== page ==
Design is an act of expressing a personal point of view. It's subjective, even if grounded in hard data, experience and a fair amount of user input. It's personal, even if the designer is actually a team. Design is about making decisions… and choosing a path is always personal.
There, I said it.
Yes, there are methods, schools, techniques — tools that can help you frame the problem and your approach. Yes, you can support every decision with data and submit every aspect to A/B testings and all sorts of validations. Or follow an almost scientific process to guide your design. But sometimes, you simply follow a gut feeling, you take the risk and choose a path. And that's ok. Although, even gut feelings emerge from experience and training.
This notion of experience is crucial to understanding how designers work, because learning to design represents an investment in time, effort, personal commitment and discipline. A lot of discipline. Don't be fooled by what may seem like a complete chaos when working with designers — most of them are quite rigorous in the way they approach a problem: they simply focus on the outcome, not the process. Besides experience, you also need curiosity — you can't design if the world around you doesn't trigger questions and doubts in you — and empathy, a deep sense of caring and connecting with others.
In the end, design is about creating and nurturing an emotional space that only exists when people interact with our work – thus providing emotional responses. And this is why design is personal, subjective. It is fundamentally about people: to guide people to information that matters to them; to design an app that connects people with their loved ones; to create a service that helps people have fun or deal with a tough situation; to build a software that helps someone better accomplish his job. Involve and connect.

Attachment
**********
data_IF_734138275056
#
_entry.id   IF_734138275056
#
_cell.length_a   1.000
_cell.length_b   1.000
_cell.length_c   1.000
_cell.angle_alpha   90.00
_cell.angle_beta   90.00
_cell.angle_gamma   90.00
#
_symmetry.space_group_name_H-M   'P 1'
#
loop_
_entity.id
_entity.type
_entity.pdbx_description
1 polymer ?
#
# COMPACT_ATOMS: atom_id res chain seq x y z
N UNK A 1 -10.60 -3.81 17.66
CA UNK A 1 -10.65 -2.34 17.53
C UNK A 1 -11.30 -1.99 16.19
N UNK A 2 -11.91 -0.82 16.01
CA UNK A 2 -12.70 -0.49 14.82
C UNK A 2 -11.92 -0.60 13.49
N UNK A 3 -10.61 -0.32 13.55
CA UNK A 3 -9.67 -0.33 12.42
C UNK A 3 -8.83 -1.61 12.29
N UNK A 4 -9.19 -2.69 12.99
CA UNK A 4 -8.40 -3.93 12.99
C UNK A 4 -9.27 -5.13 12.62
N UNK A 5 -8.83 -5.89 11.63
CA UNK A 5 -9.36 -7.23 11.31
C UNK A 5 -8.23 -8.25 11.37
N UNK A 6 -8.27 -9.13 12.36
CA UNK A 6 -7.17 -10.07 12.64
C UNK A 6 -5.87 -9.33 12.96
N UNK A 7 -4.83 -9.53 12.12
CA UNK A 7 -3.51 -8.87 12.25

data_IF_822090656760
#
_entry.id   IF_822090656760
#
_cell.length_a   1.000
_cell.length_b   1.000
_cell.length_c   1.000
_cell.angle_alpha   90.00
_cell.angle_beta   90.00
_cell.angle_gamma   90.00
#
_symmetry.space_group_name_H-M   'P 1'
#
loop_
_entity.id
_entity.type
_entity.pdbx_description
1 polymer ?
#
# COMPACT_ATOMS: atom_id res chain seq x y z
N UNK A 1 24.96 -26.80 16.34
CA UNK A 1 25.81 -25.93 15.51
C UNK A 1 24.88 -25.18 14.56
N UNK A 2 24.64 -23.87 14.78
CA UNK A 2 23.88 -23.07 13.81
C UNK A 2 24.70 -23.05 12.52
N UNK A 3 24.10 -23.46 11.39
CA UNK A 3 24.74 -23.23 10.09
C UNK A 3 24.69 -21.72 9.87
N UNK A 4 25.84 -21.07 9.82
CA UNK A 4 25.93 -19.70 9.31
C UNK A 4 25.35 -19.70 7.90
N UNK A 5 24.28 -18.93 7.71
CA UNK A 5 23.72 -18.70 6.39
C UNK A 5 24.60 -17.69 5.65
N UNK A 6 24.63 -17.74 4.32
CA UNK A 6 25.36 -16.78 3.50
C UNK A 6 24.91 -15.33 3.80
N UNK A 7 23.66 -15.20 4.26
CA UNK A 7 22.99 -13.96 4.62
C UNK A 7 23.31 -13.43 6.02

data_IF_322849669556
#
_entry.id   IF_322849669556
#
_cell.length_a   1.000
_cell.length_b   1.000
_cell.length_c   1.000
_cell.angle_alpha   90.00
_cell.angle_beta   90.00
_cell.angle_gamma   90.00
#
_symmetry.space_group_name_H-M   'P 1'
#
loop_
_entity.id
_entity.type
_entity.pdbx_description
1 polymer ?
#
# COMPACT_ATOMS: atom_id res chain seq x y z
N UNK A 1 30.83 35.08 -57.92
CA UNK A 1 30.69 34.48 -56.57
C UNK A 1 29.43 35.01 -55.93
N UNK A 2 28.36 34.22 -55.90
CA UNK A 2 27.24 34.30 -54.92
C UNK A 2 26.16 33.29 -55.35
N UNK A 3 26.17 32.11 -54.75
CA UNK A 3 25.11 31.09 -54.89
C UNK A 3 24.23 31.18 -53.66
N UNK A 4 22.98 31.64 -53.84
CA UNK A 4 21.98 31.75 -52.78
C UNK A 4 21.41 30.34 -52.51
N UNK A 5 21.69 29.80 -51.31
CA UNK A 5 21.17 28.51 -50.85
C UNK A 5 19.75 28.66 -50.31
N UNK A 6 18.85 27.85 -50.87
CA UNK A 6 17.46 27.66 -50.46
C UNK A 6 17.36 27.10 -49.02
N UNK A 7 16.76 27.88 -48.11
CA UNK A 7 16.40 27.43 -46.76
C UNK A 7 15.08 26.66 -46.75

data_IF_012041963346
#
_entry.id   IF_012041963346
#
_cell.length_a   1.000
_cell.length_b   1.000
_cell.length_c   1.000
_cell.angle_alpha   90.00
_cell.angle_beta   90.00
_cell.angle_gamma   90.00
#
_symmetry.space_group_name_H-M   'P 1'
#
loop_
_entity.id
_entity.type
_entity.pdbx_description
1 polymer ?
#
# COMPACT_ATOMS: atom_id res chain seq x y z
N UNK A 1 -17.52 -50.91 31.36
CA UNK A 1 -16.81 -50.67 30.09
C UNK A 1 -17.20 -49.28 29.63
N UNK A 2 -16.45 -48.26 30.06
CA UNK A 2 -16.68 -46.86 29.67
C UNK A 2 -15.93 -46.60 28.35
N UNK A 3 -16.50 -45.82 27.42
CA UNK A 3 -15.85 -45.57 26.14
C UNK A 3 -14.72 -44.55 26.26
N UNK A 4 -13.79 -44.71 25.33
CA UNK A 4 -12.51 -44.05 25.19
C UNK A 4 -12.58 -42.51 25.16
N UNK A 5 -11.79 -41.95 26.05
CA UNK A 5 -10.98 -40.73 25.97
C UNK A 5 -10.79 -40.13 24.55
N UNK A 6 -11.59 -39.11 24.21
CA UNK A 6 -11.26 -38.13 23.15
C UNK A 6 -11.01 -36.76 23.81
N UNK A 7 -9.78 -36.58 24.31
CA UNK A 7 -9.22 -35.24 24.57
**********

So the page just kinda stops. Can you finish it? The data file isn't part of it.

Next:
Form and function have their place, but they'll only get you so far. It's when you go further and explore the emotional side of the equation, that you truly connect with your audience. Think of Mailchimp or Paper (the drawing app, not the Facebook thing). They didn't just design really beautiful and well made products: they focused on creating experiences that spark emotions and transcend the mere functionality, taking great care in every detail, from the copy to the animations, the system messages, the interactions, the brand tone and voice, etc. Every pixel, every word, every decision is geared towards establishing that space of emotional interaction.
Now, this kind of connection is only possible because of the deep involvement those teams have with the product and their users. It isn't just a question of imagining solutions and features to achieve business goals or demonstrate design skills. It's personal, it represents their own expression of how to nurture that emotional space. If you change the team or the designers, the product will become something else, not necessarily better or worse, but different. And you can use all the methodologies you want — Lean, SCRUM, XP, etc.—, have all sorts of on boarding strategies, that this won't change. Because they are only tools. What matters is who is designing or building — because it's always about people, their personal commitment, their emotional involvement and their experience — and who we are designing and building for. How we make that connection, how we define that emotional space, is what defines our work. And this is deeply subjective.
It's a craft and you cannot think of it as just a simple step in the process, something that fits in a well-defined assembly line. It won't, even if the tangible outputs will. Crafting an emotional space is the expression of personal and subjective options, that rises from the deep connection designers establish between their work and the people they’re designing for. This, for me, is the core of Design.